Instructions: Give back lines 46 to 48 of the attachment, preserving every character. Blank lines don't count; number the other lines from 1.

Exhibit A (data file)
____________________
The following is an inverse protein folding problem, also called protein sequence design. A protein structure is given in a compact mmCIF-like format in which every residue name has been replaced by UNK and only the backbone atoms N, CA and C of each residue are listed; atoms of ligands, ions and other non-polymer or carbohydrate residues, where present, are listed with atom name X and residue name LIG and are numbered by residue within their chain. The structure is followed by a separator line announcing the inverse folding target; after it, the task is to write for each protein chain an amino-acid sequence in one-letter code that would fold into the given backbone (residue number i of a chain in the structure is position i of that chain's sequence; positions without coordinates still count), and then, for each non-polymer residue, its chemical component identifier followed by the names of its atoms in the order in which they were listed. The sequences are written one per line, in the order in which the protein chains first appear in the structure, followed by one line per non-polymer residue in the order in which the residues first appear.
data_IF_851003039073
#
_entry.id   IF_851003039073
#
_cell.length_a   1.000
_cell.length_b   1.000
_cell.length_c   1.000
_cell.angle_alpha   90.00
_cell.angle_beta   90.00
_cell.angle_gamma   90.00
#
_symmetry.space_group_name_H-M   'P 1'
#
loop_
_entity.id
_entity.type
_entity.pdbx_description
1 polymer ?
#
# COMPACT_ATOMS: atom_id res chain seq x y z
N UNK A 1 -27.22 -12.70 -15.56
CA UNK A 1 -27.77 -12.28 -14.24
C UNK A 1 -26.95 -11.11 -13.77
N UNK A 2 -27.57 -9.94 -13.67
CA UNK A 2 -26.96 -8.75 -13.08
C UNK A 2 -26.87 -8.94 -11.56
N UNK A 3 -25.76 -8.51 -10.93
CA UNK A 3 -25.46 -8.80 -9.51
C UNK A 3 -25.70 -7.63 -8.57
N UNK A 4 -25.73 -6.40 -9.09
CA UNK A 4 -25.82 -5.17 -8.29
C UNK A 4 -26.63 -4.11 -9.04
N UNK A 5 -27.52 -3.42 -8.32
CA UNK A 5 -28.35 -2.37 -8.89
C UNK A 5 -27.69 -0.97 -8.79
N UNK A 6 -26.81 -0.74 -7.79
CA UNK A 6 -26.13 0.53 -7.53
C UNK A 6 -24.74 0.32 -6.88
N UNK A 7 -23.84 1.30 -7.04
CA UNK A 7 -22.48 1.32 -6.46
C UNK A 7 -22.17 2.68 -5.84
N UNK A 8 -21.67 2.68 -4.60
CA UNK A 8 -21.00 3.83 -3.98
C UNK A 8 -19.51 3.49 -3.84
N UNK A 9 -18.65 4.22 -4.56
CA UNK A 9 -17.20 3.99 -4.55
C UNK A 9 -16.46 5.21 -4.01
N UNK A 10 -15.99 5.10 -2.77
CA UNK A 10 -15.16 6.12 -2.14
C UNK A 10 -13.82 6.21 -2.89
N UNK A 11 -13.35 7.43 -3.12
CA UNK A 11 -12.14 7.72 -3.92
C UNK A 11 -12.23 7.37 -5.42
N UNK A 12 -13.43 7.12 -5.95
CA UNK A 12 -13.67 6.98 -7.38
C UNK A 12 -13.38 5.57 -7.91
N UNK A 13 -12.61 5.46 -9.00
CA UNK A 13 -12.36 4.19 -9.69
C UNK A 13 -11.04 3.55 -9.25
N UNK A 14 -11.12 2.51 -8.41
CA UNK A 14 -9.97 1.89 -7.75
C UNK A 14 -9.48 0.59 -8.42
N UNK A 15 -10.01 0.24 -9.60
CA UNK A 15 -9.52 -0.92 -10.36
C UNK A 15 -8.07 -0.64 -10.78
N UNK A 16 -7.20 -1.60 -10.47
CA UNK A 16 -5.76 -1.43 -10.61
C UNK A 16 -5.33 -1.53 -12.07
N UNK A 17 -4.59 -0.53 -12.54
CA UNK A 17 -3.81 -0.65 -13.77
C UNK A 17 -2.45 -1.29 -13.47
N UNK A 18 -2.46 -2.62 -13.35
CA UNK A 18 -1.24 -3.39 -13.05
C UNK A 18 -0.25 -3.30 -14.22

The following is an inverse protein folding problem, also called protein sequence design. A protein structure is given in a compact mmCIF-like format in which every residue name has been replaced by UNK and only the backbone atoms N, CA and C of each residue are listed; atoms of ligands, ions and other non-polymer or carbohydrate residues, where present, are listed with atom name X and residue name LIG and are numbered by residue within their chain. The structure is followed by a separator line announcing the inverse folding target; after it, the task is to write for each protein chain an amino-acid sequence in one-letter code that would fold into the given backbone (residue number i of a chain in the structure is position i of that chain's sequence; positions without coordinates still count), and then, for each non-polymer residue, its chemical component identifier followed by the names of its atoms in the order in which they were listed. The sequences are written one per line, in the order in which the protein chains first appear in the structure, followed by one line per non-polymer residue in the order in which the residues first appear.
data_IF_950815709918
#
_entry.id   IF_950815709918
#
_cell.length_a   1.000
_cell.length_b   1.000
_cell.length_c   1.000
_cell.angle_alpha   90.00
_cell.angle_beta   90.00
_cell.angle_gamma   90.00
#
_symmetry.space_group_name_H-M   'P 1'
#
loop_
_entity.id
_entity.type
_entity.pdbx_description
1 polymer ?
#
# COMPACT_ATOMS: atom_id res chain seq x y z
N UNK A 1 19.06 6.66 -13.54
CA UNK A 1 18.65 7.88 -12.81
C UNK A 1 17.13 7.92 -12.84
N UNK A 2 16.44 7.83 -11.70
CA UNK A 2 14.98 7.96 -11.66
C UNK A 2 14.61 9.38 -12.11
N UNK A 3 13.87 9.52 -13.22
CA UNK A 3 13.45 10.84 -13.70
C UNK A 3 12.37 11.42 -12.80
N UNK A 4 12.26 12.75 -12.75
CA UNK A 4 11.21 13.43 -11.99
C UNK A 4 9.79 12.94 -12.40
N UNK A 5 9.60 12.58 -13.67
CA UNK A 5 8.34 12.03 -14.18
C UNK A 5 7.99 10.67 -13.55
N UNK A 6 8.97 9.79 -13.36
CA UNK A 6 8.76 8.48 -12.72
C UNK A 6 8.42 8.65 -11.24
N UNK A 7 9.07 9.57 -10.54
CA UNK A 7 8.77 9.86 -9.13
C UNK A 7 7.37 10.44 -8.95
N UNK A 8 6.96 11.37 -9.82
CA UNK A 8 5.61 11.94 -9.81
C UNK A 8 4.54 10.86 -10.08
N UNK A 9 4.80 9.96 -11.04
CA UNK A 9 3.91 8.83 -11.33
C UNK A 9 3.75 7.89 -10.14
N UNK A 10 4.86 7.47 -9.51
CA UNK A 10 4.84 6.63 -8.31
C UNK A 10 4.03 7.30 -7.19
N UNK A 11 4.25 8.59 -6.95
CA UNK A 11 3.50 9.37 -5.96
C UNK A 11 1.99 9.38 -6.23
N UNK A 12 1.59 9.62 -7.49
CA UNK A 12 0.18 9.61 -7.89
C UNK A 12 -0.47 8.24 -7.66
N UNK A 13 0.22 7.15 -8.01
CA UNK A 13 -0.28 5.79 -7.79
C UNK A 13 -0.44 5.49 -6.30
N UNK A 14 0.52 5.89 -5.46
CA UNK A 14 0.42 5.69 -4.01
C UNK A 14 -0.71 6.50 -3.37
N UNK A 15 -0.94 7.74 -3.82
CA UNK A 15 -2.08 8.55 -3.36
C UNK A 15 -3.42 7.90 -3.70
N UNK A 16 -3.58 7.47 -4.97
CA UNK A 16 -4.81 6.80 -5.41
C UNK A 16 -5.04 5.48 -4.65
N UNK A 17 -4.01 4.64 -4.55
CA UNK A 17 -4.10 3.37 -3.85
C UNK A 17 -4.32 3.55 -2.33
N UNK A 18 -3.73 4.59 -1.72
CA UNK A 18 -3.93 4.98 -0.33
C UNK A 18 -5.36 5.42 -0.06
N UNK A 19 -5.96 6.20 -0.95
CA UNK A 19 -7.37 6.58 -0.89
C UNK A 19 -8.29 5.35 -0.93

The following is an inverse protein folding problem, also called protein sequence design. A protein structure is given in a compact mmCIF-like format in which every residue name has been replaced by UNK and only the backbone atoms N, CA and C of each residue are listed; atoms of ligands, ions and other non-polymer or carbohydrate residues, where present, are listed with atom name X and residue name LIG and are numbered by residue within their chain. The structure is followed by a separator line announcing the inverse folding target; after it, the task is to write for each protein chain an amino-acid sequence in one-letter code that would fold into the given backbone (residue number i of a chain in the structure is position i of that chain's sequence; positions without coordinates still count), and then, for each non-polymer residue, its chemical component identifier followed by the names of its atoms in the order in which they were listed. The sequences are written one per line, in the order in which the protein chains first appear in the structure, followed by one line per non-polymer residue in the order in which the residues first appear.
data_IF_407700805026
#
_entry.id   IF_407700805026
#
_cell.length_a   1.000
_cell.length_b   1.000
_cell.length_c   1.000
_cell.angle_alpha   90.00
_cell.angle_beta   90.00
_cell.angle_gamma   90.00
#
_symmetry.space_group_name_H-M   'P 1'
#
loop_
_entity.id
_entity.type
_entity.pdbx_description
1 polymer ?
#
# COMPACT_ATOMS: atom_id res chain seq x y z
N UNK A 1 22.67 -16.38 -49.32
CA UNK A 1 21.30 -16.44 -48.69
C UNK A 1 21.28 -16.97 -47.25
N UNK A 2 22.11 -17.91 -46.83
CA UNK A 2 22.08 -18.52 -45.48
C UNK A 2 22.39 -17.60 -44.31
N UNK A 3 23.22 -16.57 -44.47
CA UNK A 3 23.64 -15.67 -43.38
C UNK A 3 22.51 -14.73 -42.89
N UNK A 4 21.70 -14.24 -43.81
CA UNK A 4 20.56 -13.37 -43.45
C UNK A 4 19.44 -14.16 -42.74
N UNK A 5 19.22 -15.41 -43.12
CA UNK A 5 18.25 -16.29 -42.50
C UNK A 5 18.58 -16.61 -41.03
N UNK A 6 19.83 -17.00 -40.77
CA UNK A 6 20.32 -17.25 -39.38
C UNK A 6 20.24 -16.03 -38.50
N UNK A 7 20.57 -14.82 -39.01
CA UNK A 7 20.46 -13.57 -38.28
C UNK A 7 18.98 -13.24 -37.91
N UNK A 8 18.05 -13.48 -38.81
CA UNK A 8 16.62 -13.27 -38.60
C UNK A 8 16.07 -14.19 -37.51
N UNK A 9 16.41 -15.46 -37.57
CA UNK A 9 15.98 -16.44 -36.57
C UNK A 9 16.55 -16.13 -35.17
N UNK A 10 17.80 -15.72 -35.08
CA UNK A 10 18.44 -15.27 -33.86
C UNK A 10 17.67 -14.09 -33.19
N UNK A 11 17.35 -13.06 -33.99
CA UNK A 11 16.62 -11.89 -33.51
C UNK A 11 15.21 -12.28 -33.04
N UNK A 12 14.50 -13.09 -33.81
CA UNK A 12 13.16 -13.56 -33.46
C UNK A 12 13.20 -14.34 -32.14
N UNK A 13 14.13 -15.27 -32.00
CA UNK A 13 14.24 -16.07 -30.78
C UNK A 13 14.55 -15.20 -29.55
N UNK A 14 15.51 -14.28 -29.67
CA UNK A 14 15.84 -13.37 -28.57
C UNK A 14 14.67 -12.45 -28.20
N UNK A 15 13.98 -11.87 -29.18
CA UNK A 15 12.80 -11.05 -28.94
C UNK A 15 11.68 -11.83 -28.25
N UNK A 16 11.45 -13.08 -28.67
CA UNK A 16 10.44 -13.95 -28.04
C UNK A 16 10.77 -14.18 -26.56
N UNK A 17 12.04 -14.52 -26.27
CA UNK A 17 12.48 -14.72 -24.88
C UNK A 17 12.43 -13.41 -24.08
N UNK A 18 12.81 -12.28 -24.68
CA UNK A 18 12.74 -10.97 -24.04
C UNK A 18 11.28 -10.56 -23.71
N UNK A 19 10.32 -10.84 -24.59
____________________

N UNK A 9 -18.65 4.22 -4.56
CA UNK A 9 -17.20 3.99 -4.55
C UNK A 9 -16.46 5.21 -4.01